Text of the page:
LinkedIn Jobs settings

  • The jobs area has also been re-engineered and continues to be re-engineered.
    • The Preferences area looks and feels totally different. You set the preferences to trigger what jobs are suggested for you.
    • The Discover area is the launch pad for jobs that should fit your preferences.
    • Once you click on a job, you will find all sorts of new information. I now recommend LinkedIn Premium to my clients just because of the value in the jobs area. For example:
      • Competitive intelligence about other applicants

      • An inside look at Imperial State Realty Trust and its employees

      • Meet the team at Imperial State Realty Trust

LinkedIn Pulse

The internal blog feature for LinkedIn has a new look too. You don’t have a list of suggested posts on the Pulse sidebar anymore and there is no count to tell you the number of views.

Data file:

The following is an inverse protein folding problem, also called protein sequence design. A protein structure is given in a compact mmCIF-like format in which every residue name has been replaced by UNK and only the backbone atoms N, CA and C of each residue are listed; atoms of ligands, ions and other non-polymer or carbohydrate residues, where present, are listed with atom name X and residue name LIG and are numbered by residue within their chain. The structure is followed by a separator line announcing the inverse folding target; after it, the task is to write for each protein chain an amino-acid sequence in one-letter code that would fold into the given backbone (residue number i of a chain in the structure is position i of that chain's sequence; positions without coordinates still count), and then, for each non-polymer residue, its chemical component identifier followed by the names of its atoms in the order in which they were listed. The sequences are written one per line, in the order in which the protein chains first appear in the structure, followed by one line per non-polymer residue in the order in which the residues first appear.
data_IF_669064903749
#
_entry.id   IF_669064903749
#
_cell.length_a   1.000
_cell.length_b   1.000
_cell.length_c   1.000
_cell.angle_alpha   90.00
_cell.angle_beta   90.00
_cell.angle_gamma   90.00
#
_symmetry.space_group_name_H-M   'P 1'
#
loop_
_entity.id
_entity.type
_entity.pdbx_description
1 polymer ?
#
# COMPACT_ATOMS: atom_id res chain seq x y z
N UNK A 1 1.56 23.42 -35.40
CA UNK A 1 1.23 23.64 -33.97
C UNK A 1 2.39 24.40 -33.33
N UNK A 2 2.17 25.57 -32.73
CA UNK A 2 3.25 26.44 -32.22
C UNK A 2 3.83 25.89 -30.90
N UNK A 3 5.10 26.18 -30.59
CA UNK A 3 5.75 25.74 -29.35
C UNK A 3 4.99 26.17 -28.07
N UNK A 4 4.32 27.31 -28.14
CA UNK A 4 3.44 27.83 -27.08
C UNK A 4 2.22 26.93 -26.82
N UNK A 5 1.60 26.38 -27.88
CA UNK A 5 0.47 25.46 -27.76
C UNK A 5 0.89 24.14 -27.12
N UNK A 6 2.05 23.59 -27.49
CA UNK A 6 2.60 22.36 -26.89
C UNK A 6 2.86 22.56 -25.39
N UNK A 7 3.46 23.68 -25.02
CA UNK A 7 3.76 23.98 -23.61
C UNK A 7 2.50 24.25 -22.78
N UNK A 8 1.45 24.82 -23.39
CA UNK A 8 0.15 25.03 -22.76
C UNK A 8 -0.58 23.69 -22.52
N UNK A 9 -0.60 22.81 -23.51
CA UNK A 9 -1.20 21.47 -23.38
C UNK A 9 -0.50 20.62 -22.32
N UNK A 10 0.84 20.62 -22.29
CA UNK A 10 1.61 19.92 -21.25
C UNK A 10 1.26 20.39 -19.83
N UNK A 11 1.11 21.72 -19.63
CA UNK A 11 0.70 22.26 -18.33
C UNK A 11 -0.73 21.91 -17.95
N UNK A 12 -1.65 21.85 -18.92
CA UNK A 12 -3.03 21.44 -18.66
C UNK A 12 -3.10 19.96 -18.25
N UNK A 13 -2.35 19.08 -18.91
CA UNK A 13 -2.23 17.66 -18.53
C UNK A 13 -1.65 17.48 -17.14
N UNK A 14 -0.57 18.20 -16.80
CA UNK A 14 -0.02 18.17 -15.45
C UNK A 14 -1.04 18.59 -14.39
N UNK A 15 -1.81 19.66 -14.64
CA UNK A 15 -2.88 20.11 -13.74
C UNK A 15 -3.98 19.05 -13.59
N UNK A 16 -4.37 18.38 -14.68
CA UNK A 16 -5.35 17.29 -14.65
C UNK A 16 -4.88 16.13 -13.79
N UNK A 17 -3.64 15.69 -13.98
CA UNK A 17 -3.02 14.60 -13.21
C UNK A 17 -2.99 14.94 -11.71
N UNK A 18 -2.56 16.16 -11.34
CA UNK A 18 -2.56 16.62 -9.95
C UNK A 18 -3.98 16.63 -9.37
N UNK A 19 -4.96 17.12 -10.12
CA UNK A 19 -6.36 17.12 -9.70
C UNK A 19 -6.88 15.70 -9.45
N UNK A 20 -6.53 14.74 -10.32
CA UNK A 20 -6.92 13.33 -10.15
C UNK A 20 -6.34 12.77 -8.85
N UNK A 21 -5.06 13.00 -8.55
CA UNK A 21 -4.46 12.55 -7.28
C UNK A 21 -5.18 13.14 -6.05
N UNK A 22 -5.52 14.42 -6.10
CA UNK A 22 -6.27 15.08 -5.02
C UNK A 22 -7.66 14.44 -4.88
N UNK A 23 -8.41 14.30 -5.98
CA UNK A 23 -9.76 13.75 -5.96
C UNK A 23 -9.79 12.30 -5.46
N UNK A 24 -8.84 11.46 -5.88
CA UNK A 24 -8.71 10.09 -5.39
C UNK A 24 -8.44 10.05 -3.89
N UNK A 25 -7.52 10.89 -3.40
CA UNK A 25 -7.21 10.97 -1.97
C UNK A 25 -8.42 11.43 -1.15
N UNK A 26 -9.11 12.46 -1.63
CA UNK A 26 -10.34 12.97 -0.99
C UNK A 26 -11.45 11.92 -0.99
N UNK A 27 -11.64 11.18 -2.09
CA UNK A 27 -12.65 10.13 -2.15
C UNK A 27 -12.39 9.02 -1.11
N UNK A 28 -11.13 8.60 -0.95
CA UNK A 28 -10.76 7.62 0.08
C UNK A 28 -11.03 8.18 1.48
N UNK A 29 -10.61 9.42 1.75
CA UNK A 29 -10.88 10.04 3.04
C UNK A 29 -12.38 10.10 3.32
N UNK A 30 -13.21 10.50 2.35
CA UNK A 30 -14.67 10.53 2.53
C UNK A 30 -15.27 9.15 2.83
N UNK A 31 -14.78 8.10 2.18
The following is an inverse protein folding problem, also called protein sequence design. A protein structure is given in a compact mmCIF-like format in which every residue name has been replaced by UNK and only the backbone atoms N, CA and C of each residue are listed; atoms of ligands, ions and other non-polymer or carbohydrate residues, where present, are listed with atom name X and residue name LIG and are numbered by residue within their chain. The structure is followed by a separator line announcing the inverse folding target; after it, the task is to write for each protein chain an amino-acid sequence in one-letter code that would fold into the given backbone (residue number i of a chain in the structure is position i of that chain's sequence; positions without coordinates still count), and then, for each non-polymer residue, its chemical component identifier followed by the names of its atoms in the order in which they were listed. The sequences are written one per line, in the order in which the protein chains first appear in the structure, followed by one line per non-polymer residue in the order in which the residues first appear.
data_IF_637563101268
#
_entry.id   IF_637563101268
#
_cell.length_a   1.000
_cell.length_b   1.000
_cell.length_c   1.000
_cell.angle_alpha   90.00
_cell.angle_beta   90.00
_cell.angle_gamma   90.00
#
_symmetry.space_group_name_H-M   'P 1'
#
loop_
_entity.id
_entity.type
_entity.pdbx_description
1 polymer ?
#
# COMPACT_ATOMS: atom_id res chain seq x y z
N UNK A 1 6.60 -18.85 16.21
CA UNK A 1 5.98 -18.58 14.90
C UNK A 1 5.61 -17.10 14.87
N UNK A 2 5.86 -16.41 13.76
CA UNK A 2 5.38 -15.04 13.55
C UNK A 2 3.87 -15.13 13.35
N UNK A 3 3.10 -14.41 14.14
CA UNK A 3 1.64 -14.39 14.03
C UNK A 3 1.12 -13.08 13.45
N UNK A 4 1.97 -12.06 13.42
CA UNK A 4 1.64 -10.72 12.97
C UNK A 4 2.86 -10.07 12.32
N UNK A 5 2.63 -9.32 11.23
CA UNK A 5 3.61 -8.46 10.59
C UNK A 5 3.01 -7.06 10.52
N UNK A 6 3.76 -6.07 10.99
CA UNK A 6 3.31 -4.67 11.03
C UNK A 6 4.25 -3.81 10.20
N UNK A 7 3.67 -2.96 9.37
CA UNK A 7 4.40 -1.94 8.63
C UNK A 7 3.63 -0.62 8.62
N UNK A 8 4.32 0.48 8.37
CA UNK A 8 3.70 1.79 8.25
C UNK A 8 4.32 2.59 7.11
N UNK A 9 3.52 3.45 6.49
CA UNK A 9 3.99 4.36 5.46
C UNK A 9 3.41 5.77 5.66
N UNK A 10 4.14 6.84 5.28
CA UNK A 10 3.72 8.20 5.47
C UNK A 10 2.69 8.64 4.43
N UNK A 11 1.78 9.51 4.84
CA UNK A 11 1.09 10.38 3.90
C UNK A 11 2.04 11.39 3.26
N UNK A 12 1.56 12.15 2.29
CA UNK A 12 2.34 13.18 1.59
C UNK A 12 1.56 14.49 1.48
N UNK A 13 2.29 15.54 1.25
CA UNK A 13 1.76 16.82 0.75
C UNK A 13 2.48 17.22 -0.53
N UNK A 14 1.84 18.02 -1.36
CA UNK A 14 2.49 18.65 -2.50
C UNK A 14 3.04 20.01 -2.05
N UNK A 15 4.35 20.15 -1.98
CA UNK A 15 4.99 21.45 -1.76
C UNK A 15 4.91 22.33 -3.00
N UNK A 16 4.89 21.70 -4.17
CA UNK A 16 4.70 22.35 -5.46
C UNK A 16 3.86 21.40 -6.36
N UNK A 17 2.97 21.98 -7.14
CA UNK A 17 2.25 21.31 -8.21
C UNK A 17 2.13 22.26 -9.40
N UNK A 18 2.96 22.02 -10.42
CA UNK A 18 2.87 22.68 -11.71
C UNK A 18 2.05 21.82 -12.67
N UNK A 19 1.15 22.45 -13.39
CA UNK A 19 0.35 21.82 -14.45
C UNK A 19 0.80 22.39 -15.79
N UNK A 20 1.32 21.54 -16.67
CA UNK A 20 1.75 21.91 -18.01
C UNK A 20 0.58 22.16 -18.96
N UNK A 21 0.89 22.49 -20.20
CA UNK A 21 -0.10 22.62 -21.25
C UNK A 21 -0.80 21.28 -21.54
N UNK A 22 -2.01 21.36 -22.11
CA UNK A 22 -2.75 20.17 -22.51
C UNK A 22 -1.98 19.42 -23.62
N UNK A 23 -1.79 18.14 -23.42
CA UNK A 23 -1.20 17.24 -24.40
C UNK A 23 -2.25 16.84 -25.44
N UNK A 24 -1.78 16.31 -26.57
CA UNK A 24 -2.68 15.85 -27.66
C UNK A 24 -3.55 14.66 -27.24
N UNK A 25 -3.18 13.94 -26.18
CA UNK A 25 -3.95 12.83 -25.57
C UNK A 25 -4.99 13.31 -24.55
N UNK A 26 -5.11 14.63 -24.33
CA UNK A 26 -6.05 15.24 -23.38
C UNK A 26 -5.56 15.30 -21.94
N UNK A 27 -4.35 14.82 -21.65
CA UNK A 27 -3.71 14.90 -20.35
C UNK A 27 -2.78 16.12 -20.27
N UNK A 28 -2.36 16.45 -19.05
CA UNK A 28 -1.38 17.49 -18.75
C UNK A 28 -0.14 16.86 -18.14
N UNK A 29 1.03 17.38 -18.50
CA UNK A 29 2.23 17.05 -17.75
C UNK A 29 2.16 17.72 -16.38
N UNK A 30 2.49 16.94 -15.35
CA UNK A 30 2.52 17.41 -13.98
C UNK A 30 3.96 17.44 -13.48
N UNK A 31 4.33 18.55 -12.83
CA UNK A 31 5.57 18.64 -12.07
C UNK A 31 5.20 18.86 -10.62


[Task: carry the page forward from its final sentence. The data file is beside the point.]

I would anticipate more changes and more tweaking until LinkedIn finalizes this wave of changes. If you only visit LinkedIn occasionally, you will find many new changes. My clients love that I take them through the back door, the front door, and coach them to fully use LinkedIn as part of all my resume packages. Most people who are casual users of LinkedIn struggle to stay informed and understand how the features all work.

Land your next role! I am the pioneer of a unique resume writing strategy. I use interactive live writing and coaching sessions to capture your value. This positions you for success in your resume, on LinkedIn, and throughout your job search. I help bring out your passion and stories to dig deep into your experiences with you. Learn more here

Do you want to be on the cutting-edge of your career and job search? Read More Posts Like This One!